Dung Luu will never forget what happened after North Vietnamese tanks rolled into Saigon 40 years ago on April 30, 1975, and put the former South Vietnamese capital under communist control.
He was there, serving as an army intelligence soldier for the South Vietnamese military. He had been dispatched by his commander to go from a southern battlefield to Saigon on April 26, 1975, to coordinate the evacuation of officers’ families.
At the time, 130,000 refugees fled the country, including some who came to the Las Vegas Valley and planted the seeds for a Vietnamese community that — with an influx of more immigrants from Vietnam — now numbers about 15,000, according Cooky Nguyen, director of marketing for The Little Saigon News of Las Vegas.
Some recounted their last days in Saigon in interviews Saturday.
Luu, 64, of Las Vegas, was among the last soldiers, sailors and Marines in South Vietnam’s armed forces who remained. They shed their boots and uniforms in hopes that they would not be put in “re-education camps,” which were really prison camps for “brainwashing,” he said.
In May 1975, he was called to attend a “re-education” session just for 10 days because he was a lieutenant, not like higher-ranking officers who were ordered to spend 30 days in a camp.
“Ten days for me became six years,” he said. For four of those years he was held in camps in northern Vietnam near the border with China. But in 1978, after Chinese forces invaded to quash Vietnam’s involvement in Cambodia, prisoners in Luu’s camp were moved.
“For fear they (Chinese soldiers) would release us, they took us back to a camp near Hanoi,” he said, referring to Vinh Psu camp.
Life in re-education camps was no picnic. “They tried to kill us,” Luu said.
He said “a lot” of his friends died from starvation. Others succumbed to disease and hard labor. He survived because he was young.
“The last two years in the camp they allowed our families to come in and visit and bring us some medicine and food,” Luu said.
He was released in 1981 under the orderly departure program and was allowed to relocate in the United States under family sponsorship.
Mike H.T. Nguyen, a Las Vegas attorney who works with the local Vietnamese community, said the immigrants embrace America.
“This is our country now,” he said. “I want to be precise that the people here love this country. They appreciate the help from the American government and ability to come to America and obtain education.
“They believe in hard work and that they can achieve anything they set their mind to,” he said. “I’m not saying that the fall of Saigon created these opportunities, but you have to make the best out of everything. It was a tragedy for what happened in 1975. But the people of Vietnam are resilient, and they take every opportunity to better themselves.”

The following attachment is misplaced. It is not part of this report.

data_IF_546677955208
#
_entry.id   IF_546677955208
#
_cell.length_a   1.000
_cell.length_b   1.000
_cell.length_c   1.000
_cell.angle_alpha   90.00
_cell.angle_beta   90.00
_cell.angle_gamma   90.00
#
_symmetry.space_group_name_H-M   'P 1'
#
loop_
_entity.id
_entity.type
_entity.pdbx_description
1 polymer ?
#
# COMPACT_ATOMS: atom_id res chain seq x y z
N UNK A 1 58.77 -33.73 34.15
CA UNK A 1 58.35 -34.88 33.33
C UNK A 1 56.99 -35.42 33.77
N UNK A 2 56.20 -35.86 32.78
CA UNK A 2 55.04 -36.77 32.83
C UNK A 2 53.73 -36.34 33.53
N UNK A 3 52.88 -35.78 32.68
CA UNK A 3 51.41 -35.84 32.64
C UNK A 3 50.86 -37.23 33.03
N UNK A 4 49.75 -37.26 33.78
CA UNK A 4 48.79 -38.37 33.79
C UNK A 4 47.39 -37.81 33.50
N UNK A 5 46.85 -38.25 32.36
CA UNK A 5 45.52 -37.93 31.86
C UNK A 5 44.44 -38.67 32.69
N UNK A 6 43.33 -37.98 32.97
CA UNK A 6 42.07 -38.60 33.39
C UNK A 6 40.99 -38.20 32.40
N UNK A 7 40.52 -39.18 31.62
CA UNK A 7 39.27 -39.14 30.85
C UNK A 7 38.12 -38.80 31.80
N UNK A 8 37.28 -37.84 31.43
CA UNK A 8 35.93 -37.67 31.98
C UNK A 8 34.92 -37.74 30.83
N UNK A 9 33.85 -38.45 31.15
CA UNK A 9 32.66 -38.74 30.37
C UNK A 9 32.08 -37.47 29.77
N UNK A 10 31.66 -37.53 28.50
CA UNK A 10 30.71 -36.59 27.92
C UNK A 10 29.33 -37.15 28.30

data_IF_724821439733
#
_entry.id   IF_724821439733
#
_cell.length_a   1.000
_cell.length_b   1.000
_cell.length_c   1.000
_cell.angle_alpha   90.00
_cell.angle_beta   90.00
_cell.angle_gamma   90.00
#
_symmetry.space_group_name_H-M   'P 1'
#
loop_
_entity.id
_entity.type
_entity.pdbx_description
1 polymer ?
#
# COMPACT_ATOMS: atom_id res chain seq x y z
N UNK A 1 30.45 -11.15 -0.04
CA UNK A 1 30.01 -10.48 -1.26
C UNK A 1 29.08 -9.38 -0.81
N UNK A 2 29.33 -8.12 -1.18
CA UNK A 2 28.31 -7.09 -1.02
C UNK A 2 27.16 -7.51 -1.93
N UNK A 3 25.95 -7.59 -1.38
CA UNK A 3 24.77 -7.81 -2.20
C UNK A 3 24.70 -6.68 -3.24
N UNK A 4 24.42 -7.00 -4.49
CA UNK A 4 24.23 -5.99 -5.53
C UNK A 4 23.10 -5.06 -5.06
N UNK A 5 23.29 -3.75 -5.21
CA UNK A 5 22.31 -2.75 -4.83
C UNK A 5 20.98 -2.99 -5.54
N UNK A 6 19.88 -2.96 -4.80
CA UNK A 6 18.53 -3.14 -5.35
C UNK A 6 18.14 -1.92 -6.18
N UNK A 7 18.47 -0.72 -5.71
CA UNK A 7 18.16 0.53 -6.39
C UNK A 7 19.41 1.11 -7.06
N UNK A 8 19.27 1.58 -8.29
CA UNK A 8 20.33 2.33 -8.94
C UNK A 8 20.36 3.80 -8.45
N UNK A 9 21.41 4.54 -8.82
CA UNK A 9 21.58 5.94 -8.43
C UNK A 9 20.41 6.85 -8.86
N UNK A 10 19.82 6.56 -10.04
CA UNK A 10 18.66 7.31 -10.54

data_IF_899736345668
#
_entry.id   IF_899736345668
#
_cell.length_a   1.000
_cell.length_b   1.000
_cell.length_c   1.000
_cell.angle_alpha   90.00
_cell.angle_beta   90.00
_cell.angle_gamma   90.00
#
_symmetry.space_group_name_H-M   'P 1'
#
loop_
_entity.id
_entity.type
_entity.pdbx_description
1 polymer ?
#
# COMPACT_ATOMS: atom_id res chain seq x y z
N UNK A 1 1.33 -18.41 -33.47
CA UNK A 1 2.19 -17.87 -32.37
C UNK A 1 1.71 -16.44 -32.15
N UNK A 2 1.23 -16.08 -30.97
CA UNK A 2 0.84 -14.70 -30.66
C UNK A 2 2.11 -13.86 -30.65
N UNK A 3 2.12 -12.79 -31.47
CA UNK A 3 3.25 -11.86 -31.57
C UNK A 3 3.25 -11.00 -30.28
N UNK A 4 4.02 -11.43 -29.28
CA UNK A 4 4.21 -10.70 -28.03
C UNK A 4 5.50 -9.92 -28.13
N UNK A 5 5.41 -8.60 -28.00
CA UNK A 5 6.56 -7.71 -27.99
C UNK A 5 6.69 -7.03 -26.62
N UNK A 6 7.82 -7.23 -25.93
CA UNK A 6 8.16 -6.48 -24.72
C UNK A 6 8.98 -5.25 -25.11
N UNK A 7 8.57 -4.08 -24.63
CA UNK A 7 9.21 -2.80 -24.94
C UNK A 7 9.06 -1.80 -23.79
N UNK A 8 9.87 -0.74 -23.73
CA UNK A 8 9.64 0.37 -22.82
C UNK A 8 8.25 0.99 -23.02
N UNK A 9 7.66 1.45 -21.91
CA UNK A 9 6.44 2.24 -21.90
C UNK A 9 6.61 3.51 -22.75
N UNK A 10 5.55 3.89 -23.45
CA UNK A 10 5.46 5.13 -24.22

Cooky Nguyen was married to a U.S. Army officer when she came to the United States in 1971. She was in San Francisco when Saigon fell. She cried then and for “at least two months because I don’t know what was going on over there.”
She lost contact with her family for three years. In “1978 or 1979, then I was able to write a letter and my parents received it. They destroyed all my paper because they were worried about communists. And if they found out I was married to an American officer, they would kill them. That’s why with my family at that time, my name does not exist.”
Forty years after the war ended, Cooky Nguyen said she still feels “sorry for my people over there, but there is nothing I can do to help them. That is why I try to do my best to help” those who came to the United States.
In April 1975, the war’s end was inevitable.
“People started to feel nervous because we know we’re going to lose the war,” said Khang Nguyen, 73, who was a navigator in South Vietnam’s navy. “Some who were lucky like me had a chance to leave Vietnam with Americans by airplane.”
He flew from Saigon to Guam on a U.S. transport plane on the night of April 27, 1975. The plane was so full that he sat on the floor. He took only a few items with him, mostly milk for his boys who were 4 months old and 2 years old.
The way the war ended was unexpected from the way things had been going years before.
Gen. Vo Nguyen Giap, leader of the North Vietnam military, wrote in his memoirs that at one point during the war his forces were ready to surrender.
“What we still don’t understand is why you Americans stopped the bombing of Hanoi. You had us on the ropes. If you had pressed a little harder, just for another day or two, we were ready to surrender,” he recounted in documents kept in the Vietnam War Memorial in Hanoi.
“It was the same at the battles of Tet. You defeated us. We knew it, and we thought you knew it. But we were elated to notice your media was definitely helping us,” Giap said. “They were causing more disruption in America than we could in the battlefields. We were ready to surrender. You had won.”
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